Third, there are three books which are primarily based in organizational theory and police science and which analyze the basic assumptions behind the police reforms, often in a polemic and popular way. This goes for Wennström’s (2014) and Björk’s (2016) analyses of the background to the Swedish reform, and Johannessen (2015), who examines the development of the Norwegian police.
This paper analyses the prehistory and short existence of the Danish bachelor’s degree programme in policing. I argue that both the development and the implementation of the programme were characterised by a systematic decoupling of the educational reform from the strategic objectives that it was supposed to accomplish. This explains the programme’s early demise in the politically tense situation that arose in the fall of 2015. However, since the study programme was originally intended as the concluding element in the 2007 police reform, I also argue that the recent restructuring of police training is part of a more general reorientation of Danish policing away from the objectives of the 2007 reform.1Disclaimer: I played a central role in the development and implementation of the Danish bachelor’s degree programme in policing. This means that I have had unique access to documents, meetings and persons involved in this process, and to a large extent this paper may be said to be based on field observations as a supplement to the various quoted documentary sources. However, it also means that my objectivity may be limited by the personal role that I played in the events. I hope to have avoided this danger by drawing extensively on institutional theory and giving explanations in terms of institutional processes and developments rather than in terms of personal agents, their actions and their merit (or lack of it).,2I would like to thank the anonymous referee and two of my former colleagues from the Danish National Police College, who preferred to remain anonymous, for their helpful suggestions and comments to an earlier draft of this paper.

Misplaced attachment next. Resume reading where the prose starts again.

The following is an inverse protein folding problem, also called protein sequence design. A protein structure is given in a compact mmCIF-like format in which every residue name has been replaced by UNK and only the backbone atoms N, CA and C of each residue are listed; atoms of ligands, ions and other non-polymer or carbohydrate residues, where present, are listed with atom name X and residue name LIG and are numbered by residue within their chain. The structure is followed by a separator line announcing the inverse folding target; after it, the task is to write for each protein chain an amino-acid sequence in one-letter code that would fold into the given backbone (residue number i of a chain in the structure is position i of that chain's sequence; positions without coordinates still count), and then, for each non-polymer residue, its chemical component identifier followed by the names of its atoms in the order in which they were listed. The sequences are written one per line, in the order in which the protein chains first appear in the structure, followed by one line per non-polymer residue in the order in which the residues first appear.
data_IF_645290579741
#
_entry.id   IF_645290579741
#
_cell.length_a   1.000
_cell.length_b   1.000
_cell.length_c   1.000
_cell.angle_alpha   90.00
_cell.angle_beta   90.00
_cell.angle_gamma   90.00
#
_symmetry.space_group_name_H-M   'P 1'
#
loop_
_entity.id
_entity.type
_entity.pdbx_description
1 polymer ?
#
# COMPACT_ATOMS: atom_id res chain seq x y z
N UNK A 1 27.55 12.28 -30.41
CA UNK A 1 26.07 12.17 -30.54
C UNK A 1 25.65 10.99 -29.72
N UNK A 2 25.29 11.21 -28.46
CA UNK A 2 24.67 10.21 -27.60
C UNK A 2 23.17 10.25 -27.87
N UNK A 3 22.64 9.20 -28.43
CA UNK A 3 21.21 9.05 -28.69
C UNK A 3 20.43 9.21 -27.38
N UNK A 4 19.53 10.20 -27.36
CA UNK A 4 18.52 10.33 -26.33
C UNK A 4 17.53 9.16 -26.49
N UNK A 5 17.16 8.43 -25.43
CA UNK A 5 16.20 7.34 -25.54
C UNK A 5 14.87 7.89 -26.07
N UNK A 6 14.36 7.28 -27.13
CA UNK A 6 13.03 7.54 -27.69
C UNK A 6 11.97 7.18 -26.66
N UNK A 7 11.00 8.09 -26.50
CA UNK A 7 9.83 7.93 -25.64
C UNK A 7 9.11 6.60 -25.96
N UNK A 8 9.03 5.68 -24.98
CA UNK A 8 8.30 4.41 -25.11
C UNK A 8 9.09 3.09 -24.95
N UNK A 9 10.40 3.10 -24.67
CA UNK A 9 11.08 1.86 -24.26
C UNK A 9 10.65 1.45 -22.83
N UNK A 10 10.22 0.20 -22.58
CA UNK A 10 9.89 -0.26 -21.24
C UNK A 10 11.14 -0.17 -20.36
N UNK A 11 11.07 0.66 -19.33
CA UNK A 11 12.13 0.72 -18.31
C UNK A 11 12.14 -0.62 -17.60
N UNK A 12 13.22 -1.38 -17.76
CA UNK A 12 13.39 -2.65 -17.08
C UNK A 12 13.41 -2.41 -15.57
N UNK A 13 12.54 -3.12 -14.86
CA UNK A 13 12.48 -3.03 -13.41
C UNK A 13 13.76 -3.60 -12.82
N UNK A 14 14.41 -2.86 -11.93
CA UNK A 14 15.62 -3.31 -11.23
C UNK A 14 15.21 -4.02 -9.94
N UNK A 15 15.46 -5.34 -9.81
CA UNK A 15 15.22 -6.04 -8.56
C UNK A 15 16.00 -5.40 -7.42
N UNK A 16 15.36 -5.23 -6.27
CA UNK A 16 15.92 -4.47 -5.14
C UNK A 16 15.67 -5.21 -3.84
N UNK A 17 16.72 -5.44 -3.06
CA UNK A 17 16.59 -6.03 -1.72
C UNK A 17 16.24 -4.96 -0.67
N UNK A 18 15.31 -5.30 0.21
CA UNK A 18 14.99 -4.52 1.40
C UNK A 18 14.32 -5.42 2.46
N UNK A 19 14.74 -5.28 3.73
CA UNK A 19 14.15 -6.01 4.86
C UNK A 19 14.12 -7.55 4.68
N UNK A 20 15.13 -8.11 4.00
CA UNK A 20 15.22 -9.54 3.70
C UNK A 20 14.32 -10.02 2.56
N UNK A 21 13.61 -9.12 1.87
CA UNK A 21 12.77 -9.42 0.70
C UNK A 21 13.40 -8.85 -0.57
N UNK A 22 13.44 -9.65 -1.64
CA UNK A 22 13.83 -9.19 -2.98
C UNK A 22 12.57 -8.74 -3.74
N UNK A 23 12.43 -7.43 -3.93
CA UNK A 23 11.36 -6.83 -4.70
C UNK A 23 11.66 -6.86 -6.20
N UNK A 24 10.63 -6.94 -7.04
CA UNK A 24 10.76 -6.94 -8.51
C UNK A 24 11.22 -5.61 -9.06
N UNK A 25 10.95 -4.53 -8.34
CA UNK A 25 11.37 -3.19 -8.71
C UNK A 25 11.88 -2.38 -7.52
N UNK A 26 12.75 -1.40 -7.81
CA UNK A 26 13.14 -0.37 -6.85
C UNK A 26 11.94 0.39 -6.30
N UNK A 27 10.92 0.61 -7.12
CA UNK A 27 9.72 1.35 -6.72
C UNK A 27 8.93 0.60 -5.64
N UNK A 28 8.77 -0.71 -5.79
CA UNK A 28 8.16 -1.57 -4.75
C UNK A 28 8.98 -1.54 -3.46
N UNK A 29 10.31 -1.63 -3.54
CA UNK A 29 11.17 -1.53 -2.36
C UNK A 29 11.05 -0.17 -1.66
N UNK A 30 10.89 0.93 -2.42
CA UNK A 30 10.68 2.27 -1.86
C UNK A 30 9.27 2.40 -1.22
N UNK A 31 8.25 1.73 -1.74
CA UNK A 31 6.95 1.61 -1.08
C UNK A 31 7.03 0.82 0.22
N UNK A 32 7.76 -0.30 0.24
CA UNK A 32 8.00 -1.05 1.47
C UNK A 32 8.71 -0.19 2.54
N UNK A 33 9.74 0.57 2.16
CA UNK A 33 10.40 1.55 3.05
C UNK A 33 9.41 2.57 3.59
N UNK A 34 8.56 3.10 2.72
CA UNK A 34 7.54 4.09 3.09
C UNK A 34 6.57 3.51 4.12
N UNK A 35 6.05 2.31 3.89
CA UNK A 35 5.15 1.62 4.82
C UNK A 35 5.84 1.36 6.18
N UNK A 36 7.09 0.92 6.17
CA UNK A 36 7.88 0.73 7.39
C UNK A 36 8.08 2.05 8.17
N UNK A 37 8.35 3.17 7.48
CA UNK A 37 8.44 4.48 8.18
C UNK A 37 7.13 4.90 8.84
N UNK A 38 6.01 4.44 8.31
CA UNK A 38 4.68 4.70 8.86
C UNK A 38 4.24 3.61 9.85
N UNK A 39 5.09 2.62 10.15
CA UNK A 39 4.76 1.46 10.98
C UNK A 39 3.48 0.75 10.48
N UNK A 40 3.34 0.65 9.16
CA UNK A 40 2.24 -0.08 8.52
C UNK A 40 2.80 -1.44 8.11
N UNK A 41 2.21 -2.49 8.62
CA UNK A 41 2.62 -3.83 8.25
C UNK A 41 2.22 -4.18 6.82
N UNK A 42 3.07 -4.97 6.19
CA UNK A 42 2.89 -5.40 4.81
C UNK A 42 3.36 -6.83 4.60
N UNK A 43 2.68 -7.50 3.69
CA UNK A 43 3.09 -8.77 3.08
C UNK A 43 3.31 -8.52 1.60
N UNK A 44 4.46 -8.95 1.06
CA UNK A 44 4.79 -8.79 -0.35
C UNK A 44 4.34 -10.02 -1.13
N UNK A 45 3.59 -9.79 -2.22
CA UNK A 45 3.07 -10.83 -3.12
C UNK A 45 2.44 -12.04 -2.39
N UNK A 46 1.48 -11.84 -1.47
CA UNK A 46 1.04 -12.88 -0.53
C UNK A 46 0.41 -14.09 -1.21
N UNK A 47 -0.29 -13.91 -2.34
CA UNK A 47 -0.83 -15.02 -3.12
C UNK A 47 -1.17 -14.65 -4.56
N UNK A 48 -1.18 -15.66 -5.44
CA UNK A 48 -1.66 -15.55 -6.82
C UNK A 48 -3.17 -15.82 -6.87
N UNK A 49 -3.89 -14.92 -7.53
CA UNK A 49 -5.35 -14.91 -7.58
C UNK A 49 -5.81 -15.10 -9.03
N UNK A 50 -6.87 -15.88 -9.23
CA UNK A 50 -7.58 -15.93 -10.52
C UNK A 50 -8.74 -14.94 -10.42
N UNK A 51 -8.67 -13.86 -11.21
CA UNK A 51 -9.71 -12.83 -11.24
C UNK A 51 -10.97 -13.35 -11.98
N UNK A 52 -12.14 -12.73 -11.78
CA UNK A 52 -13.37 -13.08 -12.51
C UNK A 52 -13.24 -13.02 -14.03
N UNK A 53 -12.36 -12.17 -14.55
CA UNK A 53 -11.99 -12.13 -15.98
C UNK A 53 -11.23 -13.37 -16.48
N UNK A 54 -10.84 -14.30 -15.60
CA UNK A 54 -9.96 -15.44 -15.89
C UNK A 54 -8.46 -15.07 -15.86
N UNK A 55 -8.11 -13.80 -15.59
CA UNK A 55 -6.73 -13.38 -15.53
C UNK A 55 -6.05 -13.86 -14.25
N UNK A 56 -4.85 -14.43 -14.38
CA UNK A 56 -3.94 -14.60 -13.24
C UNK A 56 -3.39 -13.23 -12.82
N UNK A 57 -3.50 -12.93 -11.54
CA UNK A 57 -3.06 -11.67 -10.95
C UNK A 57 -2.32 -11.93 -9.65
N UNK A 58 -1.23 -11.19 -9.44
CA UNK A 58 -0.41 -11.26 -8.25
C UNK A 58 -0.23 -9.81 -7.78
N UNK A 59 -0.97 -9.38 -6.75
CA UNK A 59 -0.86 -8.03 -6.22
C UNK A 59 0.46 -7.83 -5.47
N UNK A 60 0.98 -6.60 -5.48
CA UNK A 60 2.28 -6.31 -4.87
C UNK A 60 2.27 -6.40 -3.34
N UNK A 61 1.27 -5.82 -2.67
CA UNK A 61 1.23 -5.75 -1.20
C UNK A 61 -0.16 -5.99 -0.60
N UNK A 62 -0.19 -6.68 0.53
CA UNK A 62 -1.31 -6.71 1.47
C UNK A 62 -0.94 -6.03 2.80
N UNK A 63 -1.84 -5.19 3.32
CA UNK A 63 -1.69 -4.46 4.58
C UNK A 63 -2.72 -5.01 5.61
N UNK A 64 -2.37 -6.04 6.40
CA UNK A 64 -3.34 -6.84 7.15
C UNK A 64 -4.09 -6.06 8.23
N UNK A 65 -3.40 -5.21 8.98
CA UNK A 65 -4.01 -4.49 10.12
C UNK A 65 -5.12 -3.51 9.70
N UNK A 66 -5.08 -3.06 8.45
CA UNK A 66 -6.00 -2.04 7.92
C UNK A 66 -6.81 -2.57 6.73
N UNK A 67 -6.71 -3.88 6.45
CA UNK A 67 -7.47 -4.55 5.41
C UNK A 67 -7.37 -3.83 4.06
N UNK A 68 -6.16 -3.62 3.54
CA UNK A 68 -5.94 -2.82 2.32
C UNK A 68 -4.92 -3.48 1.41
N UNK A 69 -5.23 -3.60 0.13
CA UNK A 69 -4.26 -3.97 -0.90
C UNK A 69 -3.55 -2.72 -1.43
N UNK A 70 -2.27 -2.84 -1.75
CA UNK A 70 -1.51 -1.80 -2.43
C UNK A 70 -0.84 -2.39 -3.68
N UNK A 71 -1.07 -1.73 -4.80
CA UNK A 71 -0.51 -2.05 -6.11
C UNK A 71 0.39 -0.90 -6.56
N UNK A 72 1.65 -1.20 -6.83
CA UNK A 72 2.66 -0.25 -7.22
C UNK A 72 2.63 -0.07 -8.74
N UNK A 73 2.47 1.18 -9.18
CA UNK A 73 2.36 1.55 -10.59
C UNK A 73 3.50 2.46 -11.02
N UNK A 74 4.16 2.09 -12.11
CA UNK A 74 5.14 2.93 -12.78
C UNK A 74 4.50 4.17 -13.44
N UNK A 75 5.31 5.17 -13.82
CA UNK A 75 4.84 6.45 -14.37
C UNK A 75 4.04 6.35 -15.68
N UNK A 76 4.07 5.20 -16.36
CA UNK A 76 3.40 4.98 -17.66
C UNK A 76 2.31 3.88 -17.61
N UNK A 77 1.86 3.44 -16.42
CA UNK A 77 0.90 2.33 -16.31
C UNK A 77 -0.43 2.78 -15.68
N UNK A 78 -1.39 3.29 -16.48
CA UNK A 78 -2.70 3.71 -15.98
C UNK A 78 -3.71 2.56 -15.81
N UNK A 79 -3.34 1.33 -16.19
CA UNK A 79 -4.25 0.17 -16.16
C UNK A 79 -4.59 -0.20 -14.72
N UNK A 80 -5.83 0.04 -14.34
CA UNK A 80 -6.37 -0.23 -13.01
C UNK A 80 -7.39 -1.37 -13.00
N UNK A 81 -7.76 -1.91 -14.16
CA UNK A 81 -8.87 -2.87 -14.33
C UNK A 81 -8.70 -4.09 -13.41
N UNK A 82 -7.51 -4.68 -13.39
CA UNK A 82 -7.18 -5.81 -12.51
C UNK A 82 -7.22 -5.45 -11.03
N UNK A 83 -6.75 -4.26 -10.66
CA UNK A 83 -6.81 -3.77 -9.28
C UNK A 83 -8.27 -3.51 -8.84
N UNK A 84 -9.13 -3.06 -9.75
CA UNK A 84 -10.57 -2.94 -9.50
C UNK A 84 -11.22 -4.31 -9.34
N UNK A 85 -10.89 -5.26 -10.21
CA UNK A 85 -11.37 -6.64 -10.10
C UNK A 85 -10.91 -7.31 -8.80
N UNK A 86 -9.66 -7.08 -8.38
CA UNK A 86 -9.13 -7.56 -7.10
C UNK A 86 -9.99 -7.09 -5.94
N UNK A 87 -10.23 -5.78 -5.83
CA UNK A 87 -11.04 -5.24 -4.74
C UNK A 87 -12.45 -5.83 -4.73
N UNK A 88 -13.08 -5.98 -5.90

This article deals with the reform named nærpolitireformen, literarlly translated “the near police reform” in Norway. There is a wide gap between the political retorics talking about community policing and the reality, that is bigger centralized units. The article analyses the solutions suggested to make the police local; the police contacts, police Councils and the SLT. It asks does these measures make the police local and what sort of police will we get after the reform?
This in-depth study investigates and discusses how police leaders lead and handle learning from experience. This is done by going into actual cases where police employees are suspected of committing criminal offences on duty and the Norwegian Bureau for the Investigation of Police Affairs (the Bureau) decides not to prosecute, but still requests of police leaders to address the issue. Based on actual cases, our findings show that police leaders interpret the Bureau’s request as an invite to look into one’s current practice. Still, the way the leaders lead learning from experience in these cases mainly takes the form of “straightening up” practice through instrumental learning measures, i.e., based on the criminal law. The findings also points towards that learning from actual cases, may require leading through opening up for reflection and dialogue concerning the question “is this good police work?”. The main findings are discussed in relation to what may be viewed as conditions for learning of experience.